Drndić is a deft writer, and the front and back covers of Belladonna are eager to compare it to the work of W. G. Sebald. Though there are a handful of paragraphs that devolve into an unclear word-salad, especially when delving a little too deeply into Andreas subconscious, most of the book can be opened at random to reveal clever insights: 

Cooking shows have long been universal hits. It might be worth asking why. Particularly since they are becoming increasingly tedious, unwatchable and undigestable. Since there is an ever-greater number of poor people, particularly those for whom TV shows are their only mental superstructure, these shows are also offensive. Lively performances by smiling chefs take place in elegant kitchens where high-quality pots and pans are used, the ingredients are expensive and often exotic. As Andreas fears that when he retires his nutrition will be reduced to chicken wings and innards and that he will, heaven forbid, go to the market just before it is blasted by water cannons to pick up a few rotten apples and discarded salad leaves, he find this nutrition craze nauseating.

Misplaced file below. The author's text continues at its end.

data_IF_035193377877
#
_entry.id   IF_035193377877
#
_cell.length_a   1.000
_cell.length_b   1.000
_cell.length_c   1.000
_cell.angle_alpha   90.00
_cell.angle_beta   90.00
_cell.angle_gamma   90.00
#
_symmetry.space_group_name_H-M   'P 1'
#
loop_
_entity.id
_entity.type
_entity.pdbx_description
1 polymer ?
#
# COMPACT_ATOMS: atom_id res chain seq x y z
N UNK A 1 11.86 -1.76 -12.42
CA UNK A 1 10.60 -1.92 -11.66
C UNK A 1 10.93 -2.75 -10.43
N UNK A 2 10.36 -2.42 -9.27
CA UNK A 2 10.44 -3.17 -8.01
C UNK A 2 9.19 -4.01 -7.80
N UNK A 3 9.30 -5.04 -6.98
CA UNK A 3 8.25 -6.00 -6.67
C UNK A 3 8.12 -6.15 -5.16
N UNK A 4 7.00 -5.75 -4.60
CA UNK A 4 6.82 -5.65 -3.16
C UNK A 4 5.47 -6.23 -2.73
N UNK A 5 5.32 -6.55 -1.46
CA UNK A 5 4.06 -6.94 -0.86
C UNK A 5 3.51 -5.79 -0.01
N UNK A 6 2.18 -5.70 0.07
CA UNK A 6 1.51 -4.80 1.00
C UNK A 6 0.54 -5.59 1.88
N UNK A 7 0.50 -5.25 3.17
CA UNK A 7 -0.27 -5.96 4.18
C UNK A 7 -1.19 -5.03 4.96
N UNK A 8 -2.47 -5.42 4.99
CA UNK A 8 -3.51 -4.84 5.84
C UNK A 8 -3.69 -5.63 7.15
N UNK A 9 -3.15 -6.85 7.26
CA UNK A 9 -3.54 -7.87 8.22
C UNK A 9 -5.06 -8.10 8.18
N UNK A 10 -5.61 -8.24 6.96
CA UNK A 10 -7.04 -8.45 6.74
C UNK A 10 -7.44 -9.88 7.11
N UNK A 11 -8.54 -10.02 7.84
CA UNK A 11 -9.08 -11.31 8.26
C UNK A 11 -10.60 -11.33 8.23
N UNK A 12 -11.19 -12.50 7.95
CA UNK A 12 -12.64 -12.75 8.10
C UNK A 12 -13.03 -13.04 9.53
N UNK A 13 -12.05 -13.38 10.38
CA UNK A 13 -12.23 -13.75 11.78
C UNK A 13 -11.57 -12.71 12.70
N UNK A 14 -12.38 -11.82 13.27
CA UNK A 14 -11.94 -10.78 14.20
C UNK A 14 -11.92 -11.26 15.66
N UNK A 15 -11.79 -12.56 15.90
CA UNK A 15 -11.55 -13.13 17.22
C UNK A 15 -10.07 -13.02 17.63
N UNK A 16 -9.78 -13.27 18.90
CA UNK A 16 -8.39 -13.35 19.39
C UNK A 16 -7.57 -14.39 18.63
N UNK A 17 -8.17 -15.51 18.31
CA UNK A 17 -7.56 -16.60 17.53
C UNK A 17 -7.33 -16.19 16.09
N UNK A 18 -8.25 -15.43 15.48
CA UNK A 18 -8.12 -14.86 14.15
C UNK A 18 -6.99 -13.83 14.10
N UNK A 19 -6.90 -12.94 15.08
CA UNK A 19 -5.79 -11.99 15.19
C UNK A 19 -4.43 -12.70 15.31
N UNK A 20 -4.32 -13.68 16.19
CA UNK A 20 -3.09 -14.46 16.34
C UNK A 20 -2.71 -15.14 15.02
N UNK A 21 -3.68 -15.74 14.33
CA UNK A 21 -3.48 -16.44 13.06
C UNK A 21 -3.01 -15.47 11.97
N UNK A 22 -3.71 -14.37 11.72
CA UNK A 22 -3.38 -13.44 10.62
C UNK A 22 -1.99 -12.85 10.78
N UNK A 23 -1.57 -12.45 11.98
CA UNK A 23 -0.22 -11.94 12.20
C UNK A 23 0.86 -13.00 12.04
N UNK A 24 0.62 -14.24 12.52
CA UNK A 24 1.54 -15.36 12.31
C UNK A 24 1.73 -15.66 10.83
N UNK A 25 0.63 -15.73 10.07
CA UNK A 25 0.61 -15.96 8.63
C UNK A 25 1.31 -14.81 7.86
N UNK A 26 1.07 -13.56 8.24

Balkan history is unfamiliar to me, like I would assume it is for most Americans. I was a gradeschooler when the Yugoslav Wars broke out and the level of truth and history exposed to children at the time was shamelessly minimal. Yet it is important. As right-wing fascism takes deeper root in America, our own suddenly-confident Nazis scuttle from gutters like the rat on Belladonna’s cover, and we must look to the peoples who have been struggling with it for decades. It’s a disease some thought cured when the allies dismantled Auschwitz, but it lingers as a misshapen tumor, always lurking beneath humanity’s fragile skin. 

Let’s end this review with one of the many different descriptions of Belladonna in this novel:

Belladonna is a bushy plant that grows up to two meters high and contains atropine, still used today to dilate the pupils, while in the Renaissance women would drop the atropine into their eyes to make them shine. And so those idle Renaissance ladies, squeezed into their corsets, in their silk, brocade, velvet and cotton dresses walk around with dilated pupils, disoriented, half-blind, winking without knowing at whom and smiling foolishly into space. Their eyes appear dark and deep, but are in fact empty and colorless. They were beautiful women, le belle donne, blinded fools.